So how can users make the most of this acquisition? By using Lynda to fill in the holes in their résumés and round out their LinkedIn profiles, maximizing their attractiveness to companies. Course certification will give users the ability to minimize potential shortcomings and showcase the kind of skills they will be bringing to a potential employer. They can directly appeal to listed skill requirements, tailoring their course selection to the market they intend to enter or the job they intend to apply for. This sort of unbundled approach to education may very well end up being standard practice in the future, with prospective employees expected to prove their proficiency in hard skills such as Photoshop, HTML, or CSS. Completion of certain Lynda courses will ensure that employees have at least a basic understanding of necessary prerequisites, and it will probably not be uncommon for such courses to become part of new employee training. Lynda sells subscriptions to entire businesses as well as schools, providing a standardized method of employee development.

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As for current Lynda.com users: they won’t be affected, since LinkedIn is content to let the site operate independently for the time being. Implementation will most likely be very gradual in order to reduce resistance from current users of both sites, and LinkedIn will want to carefully map out its strategy over the coming months. One question that many have is how this will affect the price point. Lynda’s $25-37.50 per month charge provides a lot of content, but it does seem steep at a glance, especially for Internet users who are not used to paying significant fees for content. To compare (somewhat shamefully), one might consider the fact that it is about four times the monthly cost of Netflix. It is doubtful that the majority of LinkedIn’s users will be willing to pay that, and different levels of membership may emerge. Additionally, one likely benefit for current Lynda users will be an expanded range of courses and a large increase in new content, as LinkedIn’s massive scale creates a higher demand for varied subjects.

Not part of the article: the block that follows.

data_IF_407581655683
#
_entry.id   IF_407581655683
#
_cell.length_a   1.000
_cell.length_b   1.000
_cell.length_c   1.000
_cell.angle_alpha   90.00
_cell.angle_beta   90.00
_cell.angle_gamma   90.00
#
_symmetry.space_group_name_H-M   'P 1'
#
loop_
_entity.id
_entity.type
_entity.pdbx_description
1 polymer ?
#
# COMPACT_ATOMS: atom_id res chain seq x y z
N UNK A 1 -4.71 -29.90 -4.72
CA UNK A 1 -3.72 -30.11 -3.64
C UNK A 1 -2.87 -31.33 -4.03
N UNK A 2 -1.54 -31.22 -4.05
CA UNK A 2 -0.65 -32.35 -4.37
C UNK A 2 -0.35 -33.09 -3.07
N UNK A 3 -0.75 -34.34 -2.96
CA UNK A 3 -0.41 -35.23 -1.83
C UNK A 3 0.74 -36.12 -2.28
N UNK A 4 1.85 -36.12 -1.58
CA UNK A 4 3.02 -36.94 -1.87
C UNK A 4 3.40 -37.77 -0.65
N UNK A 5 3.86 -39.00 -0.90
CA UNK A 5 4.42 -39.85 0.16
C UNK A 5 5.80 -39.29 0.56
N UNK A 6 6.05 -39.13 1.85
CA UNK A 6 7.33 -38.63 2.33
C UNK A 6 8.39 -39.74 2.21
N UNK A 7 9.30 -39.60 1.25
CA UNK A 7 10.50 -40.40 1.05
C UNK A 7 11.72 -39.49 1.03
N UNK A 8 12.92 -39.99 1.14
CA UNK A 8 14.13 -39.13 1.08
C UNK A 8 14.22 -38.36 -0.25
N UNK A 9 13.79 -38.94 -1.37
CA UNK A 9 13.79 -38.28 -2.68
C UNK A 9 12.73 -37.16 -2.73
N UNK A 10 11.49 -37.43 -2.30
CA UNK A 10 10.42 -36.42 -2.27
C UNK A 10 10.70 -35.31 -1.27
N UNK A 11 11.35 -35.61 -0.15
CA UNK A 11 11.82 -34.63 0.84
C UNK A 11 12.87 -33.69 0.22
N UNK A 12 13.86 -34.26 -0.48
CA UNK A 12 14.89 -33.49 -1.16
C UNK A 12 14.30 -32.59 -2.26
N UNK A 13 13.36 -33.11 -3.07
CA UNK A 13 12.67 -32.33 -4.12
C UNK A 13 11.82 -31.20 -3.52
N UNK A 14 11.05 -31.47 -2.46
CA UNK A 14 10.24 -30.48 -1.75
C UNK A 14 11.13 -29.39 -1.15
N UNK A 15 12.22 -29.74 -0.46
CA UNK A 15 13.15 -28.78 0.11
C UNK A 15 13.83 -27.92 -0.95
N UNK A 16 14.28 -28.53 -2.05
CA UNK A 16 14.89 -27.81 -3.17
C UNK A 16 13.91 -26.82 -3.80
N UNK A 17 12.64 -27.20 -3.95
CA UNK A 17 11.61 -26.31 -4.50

So what are you going to see that’s different when you visit the website? Not much, at least for now. You won’t see Lynda.com videos all over your homepage next week, and there has been no indication of timeframe or level of embeddedness in the actual LinkedIn UI. Over time, you will probably start to see targeted ads for certain courses, and it will grow from there. Course certifications will take prominence over endorsements, and so on. But that’s just the beginning. This acquisition was not only LinkedIn’s largest by a wide margin – it was the largest acquisition of an EdTech company, ever. All evidence points to LinkedIn using Lynda as much more than just a companion site, and it will be very exciting to see what they have in store for their users.